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Flowers are placed in front of symbolic crosses commemorating the victims of the Berlin Wall's border guards, in Berlin, Germany, 13 August 2012. EPA/SEBASTIAN KUNIGKEIT

Berlin wall escapee billed as dead for 31 years is alive and well

For 31 years, Rene Seiptius had been counted among the thousands of people killed while trying to escape the confines of communist East Germany. As it turns out, he was alive all along.

"I can't explain how it could have happened," Seiptius said.

Seiptius first attempted to cross the deadly strip of land that once separated East Germany from the West in 1981, when he was 17.

He and two friends managed to tiptoe past a row of minefields, but they triggered fire from an automatic spring gun. One of Seiptius' crew died, and their cover was blown.

They were quickly arrested by border guards. But records kept by East Germany's notorious secret police, known as the Stasi, show Seiptius as having died during that botched escape attempt.

"I've been alive for the past 48 years," he said.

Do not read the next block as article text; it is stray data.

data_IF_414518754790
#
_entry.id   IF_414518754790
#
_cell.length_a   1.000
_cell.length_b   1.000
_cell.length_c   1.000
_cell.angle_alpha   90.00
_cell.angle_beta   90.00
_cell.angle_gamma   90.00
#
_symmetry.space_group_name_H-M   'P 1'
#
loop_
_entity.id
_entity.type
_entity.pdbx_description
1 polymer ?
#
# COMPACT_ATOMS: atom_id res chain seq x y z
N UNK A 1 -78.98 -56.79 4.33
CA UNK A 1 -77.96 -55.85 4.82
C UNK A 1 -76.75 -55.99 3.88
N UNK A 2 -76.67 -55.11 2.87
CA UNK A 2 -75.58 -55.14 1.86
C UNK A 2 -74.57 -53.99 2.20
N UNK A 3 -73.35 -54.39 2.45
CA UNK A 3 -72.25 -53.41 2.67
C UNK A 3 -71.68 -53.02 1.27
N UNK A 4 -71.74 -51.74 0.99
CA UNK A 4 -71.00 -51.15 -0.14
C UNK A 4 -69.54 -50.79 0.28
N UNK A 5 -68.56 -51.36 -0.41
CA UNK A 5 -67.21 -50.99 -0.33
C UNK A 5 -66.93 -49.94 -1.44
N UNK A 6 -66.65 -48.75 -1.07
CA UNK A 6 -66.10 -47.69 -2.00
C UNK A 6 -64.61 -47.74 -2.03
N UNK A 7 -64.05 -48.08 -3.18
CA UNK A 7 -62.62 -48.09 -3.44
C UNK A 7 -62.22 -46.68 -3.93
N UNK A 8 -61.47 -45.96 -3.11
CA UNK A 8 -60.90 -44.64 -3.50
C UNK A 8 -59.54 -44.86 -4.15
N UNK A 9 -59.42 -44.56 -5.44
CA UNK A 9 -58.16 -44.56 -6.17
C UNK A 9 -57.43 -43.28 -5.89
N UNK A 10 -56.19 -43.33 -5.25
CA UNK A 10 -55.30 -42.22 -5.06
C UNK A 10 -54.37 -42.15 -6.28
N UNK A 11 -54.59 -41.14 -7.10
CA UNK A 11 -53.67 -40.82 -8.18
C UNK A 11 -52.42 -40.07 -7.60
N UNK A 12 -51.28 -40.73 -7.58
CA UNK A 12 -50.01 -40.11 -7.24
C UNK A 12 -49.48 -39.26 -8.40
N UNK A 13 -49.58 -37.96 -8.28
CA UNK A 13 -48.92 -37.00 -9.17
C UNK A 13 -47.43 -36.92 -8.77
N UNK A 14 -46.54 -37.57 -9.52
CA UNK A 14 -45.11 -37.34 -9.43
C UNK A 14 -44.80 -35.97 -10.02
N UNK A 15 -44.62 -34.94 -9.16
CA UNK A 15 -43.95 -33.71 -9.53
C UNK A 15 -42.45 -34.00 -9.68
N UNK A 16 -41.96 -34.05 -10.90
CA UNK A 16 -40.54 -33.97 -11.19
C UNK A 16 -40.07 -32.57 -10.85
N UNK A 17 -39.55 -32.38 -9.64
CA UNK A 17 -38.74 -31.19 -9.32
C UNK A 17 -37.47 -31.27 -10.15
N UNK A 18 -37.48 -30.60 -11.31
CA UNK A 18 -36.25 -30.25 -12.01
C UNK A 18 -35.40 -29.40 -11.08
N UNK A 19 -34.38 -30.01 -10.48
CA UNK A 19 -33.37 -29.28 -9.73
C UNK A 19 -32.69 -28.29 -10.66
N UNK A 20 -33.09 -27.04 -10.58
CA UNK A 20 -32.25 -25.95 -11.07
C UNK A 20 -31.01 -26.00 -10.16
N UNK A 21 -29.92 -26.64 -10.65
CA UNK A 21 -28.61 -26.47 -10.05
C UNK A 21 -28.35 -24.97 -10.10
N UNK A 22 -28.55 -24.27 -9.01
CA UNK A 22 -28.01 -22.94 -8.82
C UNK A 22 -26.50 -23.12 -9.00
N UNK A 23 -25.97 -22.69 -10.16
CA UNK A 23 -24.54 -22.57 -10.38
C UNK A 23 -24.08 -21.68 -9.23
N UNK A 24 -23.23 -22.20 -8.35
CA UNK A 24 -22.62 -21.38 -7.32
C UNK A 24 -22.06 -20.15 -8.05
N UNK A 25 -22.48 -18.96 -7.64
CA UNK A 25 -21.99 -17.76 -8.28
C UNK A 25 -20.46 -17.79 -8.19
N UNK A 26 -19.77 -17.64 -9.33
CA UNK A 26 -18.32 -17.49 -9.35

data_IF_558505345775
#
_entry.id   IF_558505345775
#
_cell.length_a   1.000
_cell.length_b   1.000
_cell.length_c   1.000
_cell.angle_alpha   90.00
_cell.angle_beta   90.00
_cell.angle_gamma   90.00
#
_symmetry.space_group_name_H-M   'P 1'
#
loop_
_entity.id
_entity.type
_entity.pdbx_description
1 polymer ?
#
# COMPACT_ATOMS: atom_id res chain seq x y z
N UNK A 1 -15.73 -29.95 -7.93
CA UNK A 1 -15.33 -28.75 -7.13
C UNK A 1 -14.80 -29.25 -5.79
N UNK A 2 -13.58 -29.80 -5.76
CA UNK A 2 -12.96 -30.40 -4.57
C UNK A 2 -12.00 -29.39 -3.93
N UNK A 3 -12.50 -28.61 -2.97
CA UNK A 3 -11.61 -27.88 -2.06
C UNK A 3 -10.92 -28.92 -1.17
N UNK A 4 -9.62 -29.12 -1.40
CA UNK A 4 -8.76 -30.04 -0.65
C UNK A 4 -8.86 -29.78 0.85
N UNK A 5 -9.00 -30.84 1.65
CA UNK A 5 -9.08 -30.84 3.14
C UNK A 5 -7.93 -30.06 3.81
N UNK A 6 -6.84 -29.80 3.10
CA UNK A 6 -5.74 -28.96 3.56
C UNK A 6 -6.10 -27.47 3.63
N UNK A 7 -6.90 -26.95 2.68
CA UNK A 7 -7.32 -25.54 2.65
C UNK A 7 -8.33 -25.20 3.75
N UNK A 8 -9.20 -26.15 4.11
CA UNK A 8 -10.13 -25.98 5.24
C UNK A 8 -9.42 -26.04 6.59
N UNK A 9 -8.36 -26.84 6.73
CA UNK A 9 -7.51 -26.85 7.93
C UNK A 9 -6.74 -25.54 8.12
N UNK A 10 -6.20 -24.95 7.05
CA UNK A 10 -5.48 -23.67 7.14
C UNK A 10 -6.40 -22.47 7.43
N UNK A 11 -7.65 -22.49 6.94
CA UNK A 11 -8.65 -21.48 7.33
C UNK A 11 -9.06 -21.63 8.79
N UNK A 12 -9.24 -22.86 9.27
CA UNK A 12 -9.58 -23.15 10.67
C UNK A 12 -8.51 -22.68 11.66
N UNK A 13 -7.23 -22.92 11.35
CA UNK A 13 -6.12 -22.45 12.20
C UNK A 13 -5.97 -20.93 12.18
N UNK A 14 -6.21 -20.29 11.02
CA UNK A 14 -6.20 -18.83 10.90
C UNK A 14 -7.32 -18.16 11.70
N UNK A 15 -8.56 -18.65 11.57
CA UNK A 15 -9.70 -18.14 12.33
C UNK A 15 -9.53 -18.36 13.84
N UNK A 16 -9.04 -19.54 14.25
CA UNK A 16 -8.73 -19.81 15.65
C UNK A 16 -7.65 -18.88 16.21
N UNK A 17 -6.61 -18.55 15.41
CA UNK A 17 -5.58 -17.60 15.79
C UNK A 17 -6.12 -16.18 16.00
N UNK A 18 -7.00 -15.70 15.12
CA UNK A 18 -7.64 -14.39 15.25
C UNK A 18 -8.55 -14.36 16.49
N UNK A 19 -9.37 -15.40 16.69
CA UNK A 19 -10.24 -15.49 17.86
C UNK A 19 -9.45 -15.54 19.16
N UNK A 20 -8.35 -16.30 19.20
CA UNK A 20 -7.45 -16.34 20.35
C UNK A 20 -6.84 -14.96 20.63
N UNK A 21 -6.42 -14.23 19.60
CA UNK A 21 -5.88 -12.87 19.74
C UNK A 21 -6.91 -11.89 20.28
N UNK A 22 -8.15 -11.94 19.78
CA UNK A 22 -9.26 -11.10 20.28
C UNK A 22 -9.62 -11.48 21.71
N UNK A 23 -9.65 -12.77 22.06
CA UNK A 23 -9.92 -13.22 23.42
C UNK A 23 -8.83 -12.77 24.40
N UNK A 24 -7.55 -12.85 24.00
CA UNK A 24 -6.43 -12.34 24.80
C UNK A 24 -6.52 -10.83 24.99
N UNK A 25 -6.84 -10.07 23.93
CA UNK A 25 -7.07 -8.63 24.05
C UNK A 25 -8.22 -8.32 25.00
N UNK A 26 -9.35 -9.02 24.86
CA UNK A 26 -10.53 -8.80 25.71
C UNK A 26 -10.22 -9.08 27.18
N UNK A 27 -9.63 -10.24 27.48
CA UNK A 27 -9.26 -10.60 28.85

Eventually his name found its way to a list compiled by a museum in Berlin of all the people who died along Germany's East-West border.

It was only the second case of an incorrect entry to have surfaced in the past half a century, said Alexandra Hildebrandt, the director of the Haus am Checkpoint Charlie museum, which keeps the tally of border victims.

The other case came to light more than two decades ago.

Hildebrandt said that although her organisation spent months researching individual entries - even examining autopsy reports in some cases - the list was still a "work in progress".

"It's not always that easy to get access to this information," she said. "Former employees of the secret police still control a lot of it."

Seiptius tried two more times, unsuccessfully, to escape East Germany until he was granted permission to leave. Today, he lives near the western German city of Mainz.

The case was not made public until recently, when Seiptius' ex-wife stumbled across an article on the website of the German broadcaster NDR, which listed Seiptius as deceased.

"It was pure coincidence," said Patricia Seiptius. "I was looking for something online and one of the search results was this article, I looked at it and there was his name. "I couldn't believe it."

This article appeared in the South China Morning Post print edition as: Reports of Berlin death were greatly exaggerated